Join our Law Notes WhatsApp Group and stay updated with Legal and Judicial Updates
According to the Indian Legal System, the Supreme Court and High Courts (at state level) have jurisdiction over writs. Article 32 of Constitution of India guarantees fundamental rights. Article 32(1) provides the means to go to Supreme Court for the enforcement of the fundamental rights. The Supreme Court is made the protector and guarantor of the fundamental rights.
The Writ Jurisdiction of the Supreme Court is limited to the enforcement of Fundamental rights while the High Court has the jurisdiction of enforcement of Fundamental rights and for other purposes also.
Parts of a Writ
- Name of the Court
- Number and year of petition
- Name of the parties
- Reference of relevant Article
- Body of the petition
- Affidavit and verifications
Types of Writs
Recent cases / Related cases / Case Law
- An Award by a Lok Adalat can be challenged only by filing a Writ Petition and not by way of separate suit - Supreme Court
- Kochunni vs State of Madras, AIR 1959 SC 725: The right to move to Supreme Court for the enforcement of Fundamental rights is itself a fundamental right
- Darya vs State of Uttar Pradesh, AIR 1961 SC 1457: It is the duty of the Supreme Court to enforce fundamental rights guaranteed by the Constitution.
- Gopal Das vs Union of India, AIR 1955 SC 1: An application under Article 32 cannot lie where no fundamental rights are infringed.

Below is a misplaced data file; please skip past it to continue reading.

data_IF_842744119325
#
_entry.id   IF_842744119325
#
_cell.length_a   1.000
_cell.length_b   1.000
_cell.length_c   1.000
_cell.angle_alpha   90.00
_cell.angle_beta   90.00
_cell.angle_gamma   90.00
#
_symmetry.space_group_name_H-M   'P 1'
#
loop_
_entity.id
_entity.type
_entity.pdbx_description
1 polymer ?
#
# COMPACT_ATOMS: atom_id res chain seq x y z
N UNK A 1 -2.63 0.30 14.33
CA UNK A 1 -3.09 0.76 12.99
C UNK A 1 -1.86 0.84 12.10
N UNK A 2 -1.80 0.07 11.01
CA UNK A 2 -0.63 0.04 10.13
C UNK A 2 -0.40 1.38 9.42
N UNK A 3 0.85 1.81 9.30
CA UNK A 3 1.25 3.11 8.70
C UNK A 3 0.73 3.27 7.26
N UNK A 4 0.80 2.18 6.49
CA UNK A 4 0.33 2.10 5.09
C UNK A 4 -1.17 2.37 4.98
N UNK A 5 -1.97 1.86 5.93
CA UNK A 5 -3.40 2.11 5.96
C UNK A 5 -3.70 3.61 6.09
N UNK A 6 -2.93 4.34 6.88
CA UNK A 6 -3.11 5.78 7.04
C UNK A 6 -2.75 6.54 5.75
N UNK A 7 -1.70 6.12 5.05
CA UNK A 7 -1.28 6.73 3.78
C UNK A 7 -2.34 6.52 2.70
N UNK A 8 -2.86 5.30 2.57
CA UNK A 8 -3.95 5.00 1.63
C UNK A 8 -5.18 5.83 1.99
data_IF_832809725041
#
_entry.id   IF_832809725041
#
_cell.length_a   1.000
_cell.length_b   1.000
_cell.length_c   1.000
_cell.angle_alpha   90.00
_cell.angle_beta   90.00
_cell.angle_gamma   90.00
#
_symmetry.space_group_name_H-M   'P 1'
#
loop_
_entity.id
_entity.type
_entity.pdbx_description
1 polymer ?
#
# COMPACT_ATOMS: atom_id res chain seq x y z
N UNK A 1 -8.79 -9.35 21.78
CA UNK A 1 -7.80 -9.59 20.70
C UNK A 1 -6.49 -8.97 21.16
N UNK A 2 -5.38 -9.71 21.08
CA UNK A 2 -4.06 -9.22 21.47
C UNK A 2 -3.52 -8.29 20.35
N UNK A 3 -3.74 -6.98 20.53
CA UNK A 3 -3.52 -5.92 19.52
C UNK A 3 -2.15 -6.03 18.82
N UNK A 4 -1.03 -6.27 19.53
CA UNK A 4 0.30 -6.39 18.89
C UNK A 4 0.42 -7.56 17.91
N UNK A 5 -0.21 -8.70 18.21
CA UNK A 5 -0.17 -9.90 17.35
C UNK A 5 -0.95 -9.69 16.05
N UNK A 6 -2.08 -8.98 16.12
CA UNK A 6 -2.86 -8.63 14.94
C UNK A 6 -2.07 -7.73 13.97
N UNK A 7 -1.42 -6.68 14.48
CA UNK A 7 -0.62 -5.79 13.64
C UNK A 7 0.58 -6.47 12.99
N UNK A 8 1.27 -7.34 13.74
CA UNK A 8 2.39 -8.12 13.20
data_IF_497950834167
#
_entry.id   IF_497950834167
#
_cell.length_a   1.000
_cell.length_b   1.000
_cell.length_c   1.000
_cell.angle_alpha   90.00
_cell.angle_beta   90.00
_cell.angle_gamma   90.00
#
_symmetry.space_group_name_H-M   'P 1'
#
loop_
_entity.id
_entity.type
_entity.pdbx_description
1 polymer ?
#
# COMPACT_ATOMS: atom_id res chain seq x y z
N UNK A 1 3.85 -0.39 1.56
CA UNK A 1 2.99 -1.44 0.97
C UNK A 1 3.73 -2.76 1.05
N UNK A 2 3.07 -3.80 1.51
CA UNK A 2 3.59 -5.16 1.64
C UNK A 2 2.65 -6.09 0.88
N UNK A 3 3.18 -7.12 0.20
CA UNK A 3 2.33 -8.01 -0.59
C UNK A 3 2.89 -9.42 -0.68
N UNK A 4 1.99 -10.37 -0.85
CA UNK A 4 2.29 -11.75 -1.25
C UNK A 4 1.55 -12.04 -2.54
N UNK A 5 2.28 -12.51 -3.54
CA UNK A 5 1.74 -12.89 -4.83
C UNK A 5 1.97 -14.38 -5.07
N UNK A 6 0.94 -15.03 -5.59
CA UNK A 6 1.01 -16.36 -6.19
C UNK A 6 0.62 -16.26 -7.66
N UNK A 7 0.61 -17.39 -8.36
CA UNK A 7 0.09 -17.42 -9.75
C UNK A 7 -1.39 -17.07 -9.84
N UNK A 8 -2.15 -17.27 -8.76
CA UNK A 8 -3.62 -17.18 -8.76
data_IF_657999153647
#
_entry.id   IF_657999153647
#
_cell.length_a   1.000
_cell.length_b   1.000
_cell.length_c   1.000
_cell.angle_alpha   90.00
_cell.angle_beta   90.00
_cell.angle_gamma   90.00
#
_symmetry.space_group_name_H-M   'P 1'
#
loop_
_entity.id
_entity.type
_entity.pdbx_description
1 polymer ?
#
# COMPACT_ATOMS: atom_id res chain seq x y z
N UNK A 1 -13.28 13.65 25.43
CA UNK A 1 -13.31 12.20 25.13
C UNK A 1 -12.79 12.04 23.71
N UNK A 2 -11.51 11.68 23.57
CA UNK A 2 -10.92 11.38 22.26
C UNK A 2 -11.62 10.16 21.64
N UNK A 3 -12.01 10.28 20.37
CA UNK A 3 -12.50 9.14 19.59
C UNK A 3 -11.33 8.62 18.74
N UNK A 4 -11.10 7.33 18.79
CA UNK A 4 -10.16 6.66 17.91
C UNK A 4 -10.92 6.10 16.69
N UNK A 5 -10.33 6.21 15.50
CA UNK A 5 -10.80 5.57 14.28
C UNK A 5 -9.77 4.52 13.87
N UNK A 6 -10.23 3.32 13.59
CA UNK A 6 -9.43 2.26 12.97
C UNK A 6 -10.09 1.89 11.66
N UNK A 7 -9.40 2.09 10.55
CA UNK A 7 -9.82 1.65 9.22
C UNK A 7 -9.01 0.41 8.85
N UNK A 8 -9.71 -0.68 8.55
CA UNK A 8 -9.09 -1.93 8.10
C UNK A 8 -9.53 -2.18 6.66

- Coffee Board vs CTO, AIR 1971 SC 870; Star Mills vs State of UP, AIR 1984 SC 373: No question other than relating to fundamental rights can be determined in a proceeding under Article 32.
- State of Uttar Pradesh vs Mohd. Nooh, AIR 1958 SC 86: Existence of an alternative remedy is a rule of discretion and not rule of law and therefore the existence of alternative remedy is not an absolute bar.
- City Industrial Development Corporation vs Dosi Aardeshir Bhiwandi Wala, AIR 2009 SC 571: Courts exercising public law jurisdiction do not encourage agitation of stale claims and exhuming matters where the rights of third parties may have accured in the interregnum
- Kumkum Khanna v Principal, Jesus and Mary College, AIR 1976 Del 35
- G Misra v Orissa Association of Sanskrit Learning and Culture, AIR 1971 Ori 212
- Radha Kumari v MM Mahila Mahavidyalaya, AIR 1976 Pat 378
- Vaish Degree College v Lakshmi Narain, (1976) 2 SCC 58: AIR 1976 SC 888: Writ against private affiliated college
- Dr Het Ram Kalia v Himachal Pradesh University, AIR 1977 Him Pra (NOC) 246 is a case about irregular appointment, Quo Warranto, Writ under Article 226 of Constitution of India, application of Res judicta and treatment of writs when delay and laches exits particularly when a continuing wrong exits.
- Swetamber Sthanakwasi Jain Samiti v Alleged Committee of Management, Sri R J I College, (1996) 3 SCC 11: High Courts refuse to accept writs when there is a predetermined course available for seeking justice.
From the Constitution